Table 1. 
Measurements of the Posterior Auricular Arteries
Measurements of the Posterior Auricular Arteries
Table 2. 
Measurements of Latex Injections of the Posterior Auricular Arteries (PAAs)
Measurements of Latex Injections of the Posterior Auricular Arteries (PAAs)
1.
Koopman  CDCoulthard  SW Postauricular muscle-skin flap for conchal defects. Laryngoscope. 1982;92596- 598
2.
Krespi  YPReis  WRShugar  JMSisson  GA Auricular reconstruction with postauricular myocutaneous flap. Otolaryngol Head Neck Surg. 1983;91193- 196
3.
Chen  CChen  Z Reconstruction of the concha of the ear using a postauricular island flap.  Plast Reconstr Surg. 1990;86569- 572Article
4.
Krespi  YPPate  BR Auricular reconstruction using postauricular myocutaneous flap.  Laryngoscope. 1994;104778- 780Article
5.
Gibb  AGTan  KTSim  RST  The Singapore swing.  J Laryngol Otol. 1997;111527- 530Article
6.
Whetzel  TPMathes  SJ Arterial anatomy of the face: an analysis of vascular territories and perforating cutaneous vesels.  Plast Reconstr Surg. 1992;89591- 605Article
7.
Tanaka YTajima  STsujiguchi  KFukae  EOhmiya  Y Microvascular of nose and ear defects using composite auricular free flaps.  Ann Plast Surg. 1993;31298- 302Article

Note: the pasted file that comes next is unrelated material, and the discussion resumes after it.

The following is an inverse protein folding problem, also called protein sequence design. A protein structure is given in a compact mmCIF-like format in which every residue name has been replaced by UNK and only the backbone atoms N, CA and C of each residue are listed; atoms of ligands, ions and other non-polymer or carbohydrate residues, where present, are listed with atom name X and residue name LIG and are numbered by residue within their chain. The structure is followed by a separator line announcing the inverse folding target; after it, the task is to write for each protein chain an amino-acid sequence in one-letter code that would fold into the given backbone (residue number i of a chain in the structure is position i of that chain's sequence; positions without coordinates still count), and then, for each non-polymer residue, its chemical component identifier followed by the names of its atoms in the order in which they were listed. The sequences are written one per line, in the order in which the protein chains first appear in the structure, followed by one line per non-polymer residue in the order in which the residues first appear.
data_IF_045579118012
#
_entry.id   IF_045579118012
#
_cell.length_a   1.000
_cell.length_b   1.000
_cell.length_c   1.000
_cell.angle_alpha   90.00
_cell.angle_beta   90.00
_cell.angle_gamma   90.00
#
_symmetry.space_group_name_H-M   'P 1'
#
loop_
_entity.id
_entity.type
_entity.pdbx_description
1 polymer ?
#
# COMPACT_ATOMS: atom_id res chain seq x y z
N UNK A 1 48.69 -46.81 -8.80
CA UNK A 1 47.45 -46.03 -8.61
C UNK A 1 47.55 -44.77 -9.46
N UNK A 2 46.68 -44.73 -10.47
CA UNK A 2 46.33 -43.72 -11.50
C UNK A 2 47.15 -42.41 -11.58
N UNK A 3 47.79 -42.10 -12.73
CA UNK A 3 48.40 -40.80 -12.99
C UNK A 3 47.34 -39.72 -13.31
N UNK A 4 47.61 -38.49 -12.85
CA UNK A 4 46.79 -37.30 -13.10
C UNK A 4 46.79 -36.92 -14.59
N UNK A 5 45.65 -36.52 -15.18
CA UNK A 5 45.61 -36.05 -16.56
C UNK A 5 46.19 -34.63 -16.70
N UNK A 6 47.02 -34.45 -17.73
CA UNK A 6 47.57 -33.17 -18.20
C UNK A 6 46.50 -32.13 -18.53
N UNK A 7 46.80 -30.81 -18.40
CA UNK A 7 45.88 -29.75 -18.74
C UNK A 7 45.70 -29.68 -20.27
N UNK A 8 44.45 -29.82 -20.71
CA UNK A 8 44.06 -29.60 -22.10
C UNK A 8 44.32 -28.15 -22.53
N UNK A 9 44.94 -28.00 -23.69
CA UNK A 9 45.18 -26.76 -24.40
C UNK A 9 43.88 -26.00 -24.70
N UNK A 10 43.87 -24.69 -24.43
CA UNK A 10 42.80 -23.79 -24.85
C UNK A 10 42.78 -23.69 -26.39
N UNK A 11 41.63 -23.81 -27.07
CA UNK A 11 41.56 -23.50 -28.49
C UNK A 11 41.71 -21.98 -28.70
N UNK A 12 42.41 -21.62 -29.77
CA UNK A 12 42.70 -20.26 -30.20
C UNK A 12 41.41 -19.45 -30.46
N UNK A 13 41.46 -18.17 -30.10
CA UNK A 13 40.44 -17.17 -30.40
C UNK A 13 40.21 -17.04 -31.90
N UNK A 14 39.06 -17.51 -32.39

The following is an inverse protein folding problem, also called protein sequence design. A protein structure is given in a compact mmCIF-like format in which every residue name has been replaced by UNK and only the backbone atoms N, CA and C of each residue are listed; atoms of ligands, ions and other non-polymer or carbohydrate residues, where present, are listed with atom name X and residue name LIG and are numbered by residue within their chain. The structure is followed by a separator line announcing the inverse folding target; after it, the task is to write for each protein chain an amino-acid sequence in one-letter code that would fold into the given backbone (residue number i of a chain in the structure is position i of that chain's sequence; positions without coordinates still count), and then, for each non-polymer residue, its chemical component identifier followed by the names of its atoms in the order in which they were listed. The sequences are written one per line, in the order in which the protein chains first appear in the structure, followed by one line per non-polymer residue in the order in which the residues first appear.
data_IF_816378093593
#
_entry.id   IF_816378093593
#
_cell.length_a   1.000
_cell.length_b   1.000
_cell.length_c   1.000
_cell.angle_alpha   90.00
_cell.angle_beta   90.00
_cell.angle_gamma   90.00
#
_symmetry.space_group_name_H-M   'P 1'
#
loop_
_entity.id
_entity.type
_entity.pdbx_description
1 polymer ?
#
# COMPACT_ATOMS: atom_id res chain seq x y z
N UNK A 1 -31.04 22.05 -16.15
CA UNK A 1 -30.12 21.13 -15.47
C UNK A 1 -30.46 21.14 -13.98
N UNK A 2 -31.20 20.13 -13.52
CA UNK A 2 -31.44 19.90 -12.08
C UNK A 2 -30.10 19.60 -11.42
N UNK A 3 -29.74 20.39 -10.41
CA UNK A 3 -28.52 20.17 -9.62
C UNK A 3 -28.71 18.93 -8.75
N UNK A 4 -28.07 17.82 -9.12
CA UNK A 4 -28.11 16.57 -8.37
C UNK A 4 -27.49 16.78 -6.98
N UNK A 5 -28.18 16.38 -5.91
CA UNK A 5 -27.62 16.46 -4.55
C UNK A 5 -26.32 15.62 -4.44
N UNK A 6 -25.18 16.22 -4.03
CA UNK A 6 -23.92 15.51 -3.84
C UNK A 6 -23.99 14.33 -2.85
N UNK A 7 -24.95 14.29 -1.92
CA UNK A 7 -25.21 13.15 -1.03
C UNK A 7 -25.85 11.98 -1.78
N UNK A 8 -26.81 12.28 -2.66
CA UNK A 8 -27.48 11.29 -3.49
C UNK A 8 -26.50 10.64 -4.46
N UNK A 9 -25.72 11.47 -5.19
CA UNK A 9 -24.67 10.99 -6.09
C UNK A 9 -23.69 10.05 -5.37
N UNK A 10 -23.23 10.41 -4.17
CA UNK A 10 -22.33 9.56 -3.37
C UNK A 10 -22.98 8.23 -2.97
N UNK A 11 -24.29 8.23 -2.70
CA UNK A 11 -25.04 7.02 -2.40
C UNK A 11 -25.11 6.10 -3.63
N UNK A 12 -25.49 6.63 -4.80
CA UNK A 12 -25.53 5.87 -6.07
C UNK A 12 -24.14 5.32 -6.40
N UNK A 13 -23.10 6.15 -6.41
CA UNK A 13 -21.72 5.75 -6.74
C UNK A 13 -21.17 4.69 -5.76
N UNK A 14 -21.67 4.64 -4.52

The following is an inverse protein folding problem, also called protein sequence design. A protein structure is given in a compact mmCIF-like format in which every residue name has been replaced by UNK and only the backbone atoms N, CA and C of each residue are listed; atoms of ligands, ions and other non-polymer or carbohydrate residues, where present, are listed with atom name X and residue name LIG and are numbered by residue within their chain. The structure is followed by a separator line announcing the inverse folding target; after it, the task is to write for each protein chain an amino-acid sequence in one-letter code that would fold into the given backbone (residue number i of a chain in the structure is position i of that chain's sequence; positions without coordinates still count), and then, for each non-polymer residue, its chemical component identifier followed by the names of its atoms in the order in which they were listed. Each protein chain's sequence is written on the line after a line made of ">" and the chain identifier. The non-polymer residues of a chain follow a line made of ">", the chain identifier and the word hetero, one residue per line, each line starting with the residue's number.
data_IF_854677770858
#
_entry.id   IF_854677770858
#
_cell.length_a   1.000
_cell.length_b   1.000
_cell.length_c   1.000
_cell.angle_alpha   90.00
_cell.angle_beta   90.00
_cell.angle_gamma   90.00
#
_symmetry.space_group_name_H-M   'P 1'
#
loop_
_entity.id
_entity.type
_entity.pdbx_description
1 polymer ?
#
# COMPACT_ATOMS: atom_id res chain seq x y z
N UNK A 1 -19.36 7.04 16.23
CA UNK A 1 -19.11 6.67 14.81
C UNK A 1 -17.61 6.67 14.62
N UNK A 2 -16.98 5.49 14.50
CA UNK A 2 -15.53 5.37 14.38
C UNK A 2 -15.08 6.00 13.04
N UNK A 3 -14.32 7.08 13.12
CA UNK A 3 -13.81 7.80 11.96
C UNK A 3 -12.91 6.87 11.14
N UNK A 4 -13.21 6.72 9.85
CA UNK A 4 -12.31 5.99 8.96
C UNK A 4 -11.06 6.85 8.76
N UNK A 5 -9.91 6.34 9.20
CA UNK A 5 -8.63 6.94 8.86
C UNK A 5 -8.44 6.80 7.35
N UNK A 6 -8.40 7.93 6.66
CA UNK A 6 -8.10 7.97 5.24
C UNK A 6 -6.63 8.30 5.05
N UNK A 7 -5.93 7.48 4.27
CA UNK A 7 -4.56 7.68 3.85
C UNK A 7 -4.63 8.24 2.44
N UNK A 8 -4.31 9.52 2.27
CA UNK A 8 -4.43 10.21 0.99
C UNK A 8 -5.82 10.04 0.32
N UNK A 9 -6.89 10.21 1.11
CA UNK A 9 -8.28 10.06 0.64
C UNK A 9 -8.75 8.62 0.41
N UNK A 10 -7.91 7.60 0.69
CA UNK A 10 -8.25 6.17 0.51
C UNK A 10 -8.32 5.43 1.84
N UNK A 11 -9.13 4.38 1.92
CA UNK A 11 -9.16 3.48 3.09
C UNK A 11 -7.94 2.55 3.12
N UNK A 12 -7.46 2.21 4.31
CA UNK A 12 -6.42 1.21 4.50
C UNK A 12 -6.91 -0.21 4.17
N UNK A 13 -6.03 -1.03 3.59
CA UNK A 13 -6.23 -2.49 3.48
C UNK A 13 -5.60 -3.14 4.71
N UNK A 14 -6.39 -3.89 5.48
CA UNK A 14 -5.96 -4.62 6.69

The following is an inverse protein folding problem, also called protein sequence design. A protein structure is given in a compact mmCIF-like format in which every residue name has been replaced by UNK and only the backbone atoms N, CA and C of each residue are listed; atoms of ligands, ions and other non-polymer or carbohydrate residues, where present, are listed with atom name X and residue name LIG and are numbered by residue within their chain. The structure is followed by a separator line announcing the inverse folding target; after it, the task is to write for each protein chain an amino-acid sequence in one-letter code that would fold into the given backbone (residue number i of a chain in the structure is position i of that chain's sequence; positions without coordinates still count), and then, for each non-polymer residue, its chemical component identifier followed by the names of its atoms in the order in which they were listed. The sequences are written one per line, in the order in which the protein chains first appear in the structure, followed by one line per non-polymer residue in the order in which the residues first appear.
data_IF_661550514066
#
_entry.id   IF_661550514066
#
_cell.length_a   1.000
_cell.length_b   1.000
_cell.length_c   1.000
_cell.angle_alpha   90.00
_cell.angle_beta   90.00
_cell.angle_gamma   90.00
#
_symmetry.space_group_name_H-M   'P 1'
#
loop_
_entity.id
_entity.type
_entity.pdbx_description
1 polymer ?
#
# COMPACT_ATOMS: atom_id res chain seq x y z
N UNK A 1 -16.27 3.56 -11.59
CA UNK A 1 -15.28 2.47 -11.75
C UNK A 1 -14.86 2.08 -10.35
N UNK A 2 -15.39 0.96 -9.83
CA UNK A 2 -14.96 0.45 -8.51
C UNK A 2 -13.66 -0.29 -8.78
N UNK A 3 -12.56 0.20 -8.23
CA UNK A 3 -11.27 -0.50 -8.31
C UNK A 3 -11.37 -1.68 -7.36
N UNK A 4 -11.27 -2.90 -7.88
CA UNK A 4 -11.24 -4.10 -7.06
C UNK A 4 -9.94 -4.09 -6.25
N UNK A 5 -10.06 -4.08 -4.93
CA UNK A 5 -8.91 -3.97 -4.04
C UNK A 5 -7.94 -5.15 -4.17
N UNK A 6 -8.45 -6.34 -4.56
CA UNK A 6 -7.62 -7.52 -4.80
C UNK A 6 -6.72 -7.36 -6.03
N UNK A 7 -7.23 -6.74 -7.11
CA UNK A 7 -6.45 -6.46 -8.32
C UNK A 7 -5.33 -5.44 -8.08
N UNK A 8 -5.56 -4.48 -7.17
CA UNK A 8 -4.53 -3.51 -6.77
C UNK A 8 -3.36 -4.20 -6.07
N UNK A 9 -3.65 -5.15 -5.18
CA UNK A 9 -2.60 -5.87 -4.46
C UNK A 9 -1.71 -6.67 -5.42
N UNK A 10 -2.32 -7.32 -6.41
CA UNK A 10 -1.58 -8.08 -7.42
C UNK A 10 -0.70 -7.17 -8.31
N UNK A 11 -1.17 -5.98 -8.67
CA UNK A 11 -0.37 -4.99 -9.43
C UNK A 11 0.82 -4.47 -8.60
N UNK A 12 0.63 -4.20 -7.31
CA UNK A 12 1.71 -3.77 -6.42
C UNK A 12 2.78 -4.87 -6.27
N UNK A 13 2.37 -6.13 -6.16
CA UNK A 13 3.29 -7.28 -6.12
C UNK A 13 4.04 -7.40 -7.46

8.
Pribaz  JJFalco  N Nasal reconstruction with auricular microvascular transplant.  Ann Plast Surg. 1993;31289- 297Article
9.
Kobayashi  SNagase  TOhmori  K Colour Doppler flow imaging of postauricular arteries and veins.  Br J Plast Surg. 1997;50172- 175Article
Citations 0
Original Article
April 1999

The Vascular Anatomy and Angiosome of the Posterior Auricular ArteryA Cadaver Study

Author Affiliations

From the Naval Medical Center, Portsmouth, Otolaryngology–Head and Neck Surgery, Portsmouth, Va.

 

From the Naval Medical Center, Portsmouth, Otolaryngology–Head and Neck Surgery, Portsmouth, Va.

Arch Facial Plast Surg. 1999;1(2):101-104. doi:
Abstract

Background  Pedicled flaps based on the posterior auricular artery have been used for small auricular and mastoid cavity defects.